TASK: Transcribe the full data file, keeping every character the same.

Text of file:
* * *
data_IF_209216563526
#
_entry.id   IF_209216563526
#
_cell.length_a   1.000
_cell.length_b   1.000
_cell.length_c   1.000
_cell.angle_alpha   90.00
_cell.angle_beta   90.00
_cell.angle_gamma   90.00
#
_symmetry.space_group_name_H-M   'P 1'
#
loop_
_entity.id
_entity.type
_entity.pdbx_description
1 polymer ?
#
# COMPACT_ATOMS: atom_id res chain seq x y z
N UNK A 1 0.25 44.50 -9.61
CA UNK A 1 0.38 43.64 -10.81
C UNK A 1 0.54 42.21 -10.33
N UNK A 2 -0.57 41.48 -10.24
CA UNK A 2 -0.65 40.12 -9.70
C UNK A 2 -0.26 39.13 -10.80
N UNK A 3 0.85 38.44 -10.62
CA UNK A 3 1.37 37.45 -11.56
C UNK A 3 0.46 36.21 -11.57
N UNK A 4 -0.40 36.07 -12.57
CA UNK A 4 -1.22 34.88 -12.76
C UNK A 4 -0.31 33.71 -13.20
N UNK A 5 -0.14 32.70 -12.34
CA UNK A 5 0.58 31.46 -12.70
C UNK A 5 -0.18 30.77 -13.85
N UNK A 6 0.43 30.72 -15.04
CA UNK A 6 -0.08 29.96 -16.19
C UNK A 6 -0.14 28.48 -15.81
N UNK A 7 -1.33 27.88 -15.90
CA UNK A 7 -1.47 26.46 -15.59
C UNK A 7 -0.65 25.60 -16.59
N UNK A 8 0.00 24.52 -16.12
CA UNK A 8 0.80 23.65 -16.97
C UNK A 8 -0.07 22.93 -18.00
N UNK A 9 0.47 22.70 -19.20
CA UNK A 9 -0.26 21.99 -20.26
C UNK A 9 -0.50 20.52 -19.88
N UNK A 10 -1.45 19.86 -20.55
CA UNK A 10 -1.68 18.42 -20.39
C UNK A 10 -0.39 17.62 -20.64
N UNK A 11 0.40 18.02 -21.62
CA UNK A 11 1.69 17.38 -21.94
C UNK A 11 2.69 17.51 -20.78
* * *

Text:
data_IF_209216563526
#
_entry.id   IF_209216563526
#
_cell.length_a   1.000
_cell.length_b   1.000
_cell.length_c   1.000
_cell.angle_alpha   90.00
_cell.angle_beta   90.00
_cell.angle_gamma   90.00
#
_symmetry.space_group_name_H-M   'P 1'
#
loop_
_entity.id
_entity.type
_entity.pdbx_description
1 polymer ?
#
# COMPACT_ATOMS: atom_id res chain seq x y z
N UNK A 1 0.25 44.50 -9.61
CA UNK A 1 0.38 43.64 -10.81
C UNK A 1 0.54 42.21 -10.33
N UNK A 2 -0.57 41.48 -10.24
CA UNK A 2 -0.65 40.12 -9.70
C UNK A 2 -0.26 39.13 -10.80
N UNK A 3 0.85 38.44 -10.62
CA UNK A 3 1.37 37.45 -11.56
C UNK A 3 0.46 36.21 -11.57
N UNK A 4 -0.40 36.07 -12.57
CA UNK A 4 -1.22 34.88 -12.76
C UNK A 4 -0.31 33.71 -13.20
N UNK A 5 -0.14 32.70 -12.34
CA UNK A 5 0.58 31.46 -12.70
C UNK A 5 -0.18 30.77 -13.85
N UNK A 6 0.43 30.72 -15.04
CA UNK A 6 -0.08 29.96 -16.19
C UNK A 6 -0.14 28.48 -15.81
N UNK A 7 -1.33 27.88 -15.90
CA UNK A 7 -1.47 26.46 -15.59
C UNK A 7 -0.65 25.60 -16.59
N UNK A 8 0.00 24.52 -16.12
CA UNK A 8 0.80 23.65 -16.97
C UNK A 8 -0.07 22.93 -18.00
N UNK A 9 0.47 22.70 -19.20
CA UNK A 9 -0.26 21.99 -20.26
C UNK A 9 -0.50 20.52 -19.88
N UNK A 10 -1.45 19.86 -20.55
CA UNK A 10 -1.68 18.42 -20.39
C UNK A 10 -0.39 17.62 -20.64
N UNK A 11 0.40 18.02 -21.62
CA UNK A 11 1.69 17.38 -21.94
C UNK A 11 2.69 17.51 -20.78